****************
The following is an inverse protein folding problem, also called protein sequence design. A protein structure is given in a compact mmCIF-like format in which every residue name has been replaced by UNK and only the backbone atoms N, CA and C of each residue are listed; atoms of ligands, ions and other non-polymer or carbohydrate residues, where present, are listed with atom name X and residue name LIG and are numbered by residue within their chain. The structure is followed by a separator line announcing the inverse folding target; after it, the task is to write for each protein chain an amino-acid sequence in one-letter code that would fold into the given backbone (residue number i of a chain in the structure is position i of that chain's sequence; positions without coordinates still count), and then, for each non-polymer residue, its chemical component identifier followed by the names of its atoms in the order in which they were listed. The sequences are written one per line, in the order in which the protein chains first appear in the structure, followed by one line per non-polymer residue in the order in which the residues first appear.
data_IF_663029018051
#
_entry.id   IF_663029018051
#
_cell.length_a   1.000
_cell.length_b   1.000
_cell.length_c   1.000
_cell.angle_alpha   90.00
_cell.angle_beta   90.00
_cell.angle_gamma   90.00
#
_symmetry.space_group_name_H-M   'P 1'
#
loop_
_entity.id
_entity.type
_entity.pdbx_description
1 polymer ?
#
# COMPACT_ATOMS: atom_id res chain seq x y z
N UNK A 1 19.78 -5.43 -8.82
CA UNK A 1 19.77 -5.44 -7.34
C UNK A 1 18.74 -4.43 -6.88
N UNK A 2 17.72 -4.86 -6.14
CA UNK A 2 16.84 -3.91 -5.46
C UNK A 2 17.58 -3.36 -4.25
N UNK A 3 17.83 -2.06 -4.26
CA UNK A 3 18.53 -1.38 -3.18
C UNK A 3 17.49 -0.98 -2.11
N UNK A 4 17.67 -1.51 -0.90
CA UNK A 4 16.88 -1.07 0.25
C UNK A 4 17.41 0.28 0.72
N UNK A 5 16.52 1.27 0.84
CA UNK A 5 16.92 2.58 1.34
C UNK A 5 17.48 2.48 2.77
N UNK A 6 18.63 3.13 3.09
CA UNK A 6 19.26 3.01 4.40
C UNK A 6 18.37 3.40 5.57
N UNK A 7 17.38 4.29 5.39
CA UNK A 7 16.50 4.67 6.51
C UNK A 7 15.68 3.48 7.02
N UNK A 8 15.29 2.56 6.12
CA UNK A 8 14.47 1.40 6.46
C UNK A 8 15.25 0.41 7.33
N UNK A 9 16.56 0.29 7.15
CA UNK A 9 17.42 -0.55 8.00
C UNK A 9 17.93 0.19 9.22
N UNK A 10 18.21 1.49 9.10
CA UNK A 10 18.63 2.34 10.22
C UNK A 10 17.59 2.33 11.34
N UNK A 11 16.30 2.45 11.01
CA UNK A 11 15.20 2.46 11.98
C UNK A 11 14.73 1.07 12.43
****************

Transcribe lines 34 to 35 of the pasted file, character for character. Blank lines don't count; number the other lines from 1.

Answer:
N UNK A 5 16.52 1.27 0.84
CA UNK A 5 16.92 2.58 1.34